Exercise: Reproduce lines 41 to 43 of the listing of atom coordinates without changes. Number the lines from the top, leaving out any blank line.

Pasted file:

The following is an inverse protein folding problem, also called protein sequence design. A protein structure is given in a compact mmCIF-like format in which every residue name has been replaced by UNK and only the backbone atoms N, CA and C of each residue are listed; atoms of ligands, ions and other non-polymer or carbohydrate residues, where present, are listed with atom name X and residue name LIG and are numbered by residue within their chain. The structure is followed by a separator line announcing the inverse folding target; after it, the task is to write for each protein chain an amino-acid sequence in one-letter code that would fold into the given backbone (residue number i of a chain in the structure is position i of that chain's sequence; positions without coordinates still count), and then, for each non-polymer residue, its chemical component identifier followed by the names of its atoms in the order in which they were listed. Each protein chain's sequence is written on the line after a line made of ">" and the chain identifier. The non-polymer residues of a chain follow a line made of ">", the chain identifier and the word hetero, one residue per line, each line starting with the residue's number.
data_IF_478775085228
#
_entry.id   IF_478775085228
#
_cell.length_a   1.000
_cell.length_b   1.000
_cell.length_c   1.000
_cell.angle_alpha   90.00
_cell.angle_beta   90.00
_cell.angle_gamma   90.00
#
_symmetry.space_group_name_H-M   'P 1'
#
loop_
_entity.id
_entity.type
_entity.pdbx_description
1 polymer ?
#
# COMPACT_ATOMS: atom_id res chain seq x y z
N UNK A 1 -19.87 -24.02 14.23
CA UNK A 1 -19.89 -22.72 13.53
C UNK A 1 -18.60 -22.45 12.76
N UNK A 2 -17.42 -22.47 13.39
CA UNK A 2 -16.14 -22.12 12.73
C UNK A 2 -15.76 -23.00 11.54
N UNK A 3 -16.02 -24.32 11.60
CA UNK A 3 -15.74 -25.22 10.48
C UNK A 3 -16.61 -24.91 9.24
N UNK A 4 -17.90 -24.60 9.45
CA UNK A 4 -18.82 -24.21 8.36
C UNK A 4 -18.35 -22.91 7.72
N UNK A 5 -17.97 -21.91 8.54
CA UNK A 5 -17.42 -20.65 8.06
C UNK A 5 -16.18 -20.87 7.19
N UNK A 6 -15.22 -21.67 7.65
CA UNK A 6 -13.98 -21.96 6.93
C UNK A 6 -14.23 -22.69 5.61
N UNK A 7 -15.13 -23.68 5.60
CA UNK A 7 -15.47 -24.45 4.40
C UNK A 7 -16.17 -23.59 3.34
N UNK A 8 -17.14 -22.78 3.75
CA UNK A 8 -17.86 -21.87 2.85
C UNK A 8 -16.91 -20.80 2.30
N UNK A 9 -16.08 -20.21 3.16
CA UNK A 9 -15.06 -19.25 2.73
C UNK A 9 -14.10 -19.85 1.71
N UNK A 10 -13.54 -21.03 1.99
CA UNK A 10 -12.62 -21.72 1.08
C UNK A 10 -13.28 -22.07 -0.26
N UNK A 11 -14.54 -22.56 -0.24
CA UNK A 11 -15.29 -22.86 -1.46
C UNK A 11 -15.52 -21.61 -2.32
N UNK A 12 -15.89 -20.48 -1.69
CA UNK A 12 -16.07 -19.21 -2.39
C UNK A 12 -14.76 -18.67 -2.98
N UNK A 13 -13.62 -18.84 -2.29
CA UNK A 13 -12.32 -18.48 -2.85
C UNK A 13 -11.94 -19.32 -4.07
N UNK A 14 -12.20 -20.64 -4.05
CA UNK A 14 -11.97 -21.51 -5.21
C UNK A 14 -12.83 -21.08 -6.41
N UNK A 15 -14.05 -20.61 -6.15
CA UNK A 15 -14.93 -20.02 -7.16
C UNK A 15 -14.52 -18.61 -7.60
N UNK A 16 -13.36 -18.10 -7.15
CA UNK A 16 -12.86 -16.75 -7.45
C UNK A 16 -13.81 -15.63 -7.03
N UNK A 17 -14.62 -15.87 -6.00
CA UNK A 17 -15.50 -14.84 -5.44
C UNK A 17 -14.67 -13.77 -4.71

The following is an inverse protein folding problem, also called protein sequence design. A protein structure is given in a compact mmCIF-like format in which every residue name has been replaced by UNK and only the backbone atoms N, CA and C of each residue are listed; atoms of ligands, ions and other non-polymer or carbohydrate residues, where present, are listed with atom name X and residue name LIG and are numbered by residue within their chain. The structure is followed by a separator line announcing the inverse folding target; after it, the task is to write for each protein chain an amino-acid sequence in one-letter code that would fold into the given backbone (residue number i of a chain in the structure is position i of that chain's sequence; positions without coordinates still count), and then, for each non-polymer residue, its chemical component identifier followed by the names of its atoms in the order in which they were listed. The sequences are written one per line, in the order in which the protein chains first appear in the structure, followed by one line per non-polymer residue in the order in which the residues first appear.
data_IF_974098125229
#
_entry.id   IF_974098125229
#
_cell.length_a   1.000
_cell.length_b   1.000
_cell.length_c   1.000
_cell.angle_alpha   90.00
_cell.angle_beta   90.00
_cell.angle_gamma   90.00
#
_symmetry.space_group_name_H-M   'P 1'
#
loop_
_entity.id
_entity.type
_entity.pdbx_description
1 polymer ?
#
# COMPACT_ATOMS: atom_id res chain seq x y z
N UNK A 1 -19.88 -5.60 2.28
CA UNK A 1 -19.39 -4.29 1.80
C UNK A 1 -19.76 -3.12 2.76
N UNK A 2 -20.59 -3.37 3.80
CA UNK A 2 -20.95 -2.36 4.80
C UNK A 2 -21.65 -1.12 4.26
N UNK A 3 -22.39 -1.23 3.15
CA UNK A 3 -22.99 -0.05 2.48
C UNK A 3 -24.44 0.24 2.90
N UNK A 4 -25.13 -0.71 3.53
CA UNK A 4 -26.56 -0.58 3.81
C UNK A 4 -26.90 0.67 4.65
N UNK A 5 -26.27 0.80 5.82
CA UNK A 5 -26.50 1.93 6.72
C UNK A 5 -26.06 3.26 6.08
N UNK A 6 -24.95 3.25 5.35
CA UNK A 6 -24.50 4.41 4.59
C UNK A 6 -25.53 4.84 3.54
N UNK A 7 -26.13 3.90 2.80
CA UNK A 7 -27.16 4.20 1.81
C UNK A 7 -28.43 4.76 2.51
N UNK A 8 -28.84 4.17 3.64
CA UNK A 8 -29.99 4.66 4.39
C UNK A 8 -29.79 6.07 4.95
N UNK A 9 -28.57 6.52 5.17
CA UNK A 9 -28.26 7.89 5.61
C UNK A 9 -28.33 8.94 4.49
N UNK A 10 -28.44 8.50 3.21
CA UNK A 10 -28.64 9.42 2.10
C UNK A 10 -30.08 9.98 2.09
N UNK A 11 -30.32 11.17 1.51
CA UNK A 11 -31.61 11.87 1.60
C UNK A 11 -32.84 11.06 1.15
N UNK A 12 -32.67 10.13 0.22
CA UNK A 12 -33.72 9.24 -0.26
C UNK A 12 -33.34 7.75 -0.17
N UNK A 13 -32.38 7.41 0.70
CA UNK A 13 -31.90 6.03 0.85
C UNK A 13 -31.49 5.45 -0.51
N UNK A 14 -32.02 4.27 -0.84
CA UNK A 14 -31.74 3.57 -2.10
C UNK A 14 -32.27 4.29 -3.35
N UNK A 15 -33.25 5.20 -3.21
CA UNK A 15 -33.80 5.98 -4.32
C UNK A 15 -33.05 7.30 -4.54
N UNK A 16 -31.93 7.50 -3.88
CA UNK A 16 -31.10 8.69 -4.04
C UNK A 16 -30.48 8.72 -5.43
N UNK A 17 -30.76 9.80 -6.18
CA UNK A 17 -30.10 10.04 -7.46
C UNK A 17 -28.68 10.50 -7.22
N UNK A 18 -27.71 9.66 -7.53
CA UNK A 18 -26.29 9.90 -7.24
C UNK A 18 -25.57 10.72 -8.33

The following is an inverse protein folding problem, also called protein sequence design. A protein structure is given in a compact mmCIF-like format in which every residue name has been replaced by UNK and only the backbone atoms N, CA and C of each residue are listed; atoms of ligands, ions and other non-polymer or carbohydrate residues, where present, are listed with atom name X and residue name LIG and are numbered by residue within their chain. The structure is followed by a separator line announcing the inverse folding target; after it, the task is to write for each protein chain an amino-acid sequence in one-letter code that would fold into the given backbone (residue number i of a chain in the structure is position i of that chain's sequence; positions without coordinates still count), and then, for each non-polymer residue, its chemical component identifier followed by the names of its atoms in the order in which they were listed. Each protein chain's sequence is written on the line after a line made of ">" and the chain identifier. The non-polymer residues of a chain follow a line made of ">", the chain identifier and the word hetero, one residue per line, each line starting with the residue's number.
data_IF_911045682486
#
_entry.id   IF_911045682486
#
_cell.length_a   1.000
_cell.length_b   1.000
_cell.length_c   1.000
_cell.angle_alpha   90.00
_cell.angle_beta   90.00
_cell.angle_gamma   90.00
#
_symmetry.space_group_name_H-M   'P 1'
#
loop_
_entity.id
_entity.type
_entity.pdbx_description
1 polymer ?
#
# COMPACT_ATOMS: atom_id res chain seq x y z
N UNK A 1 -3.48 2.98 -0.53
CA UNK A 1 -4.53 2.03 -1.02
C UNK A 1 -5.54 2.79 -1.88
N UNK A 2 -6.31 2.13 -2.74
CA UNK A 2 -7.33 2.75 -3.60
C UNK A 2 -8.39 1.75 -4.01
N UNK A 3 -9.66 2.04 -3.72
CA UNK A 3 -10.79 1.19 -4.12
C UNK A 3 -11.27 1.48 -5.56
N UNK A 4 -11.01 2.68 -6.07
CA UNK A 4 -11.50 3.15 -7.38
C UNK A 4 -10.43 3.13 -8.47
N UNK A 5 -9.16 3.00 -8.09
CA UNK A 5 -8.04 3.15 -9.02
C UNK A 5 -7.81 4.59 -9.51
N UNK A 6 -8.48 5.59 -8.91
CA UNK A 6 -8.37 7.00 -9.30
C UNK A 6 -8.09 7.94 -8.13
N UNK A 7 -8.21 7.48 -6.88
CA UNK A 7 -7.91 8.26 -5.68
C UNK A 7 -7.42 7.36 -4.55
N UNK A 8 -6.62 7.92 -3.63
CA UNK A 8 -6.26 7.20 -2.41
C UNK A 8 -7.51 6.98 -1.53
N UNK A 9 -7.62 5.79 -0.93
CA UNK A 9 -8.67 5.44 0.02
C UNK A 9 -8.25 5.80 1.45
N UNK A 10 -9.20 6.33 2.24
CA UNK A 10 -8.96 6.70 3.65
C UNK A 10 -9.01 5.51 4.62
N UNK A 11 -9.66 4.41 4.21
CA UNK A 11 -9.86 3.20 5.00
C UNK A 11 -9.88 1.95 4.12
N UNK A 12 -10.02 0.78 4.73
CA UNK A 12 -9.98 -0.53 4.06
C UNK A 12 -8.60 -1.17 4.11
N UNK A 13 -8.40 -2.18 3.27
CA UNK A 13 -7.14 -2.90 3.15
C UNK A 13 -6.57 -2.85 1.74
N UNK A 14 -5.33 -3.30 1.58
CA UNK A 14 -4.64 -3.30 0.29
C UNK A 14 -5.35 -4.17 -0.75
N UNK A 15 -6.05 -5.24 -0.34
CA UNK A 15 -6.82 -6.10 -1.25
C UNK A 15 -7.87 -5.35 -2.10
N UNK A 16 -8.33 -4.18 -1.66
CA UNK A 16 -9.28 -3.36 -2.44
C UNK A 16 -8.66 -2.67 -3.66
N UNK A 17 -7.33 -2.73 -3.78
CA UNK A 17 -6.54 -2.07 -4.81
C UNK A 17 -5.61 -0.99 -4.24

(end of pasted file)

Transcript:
CA UNK A 7 -15.47 -24.45 4.40
C UNK A 7 -16.17 -23.59 3.34
N UNK A 8 -17.14 -22.78 3.75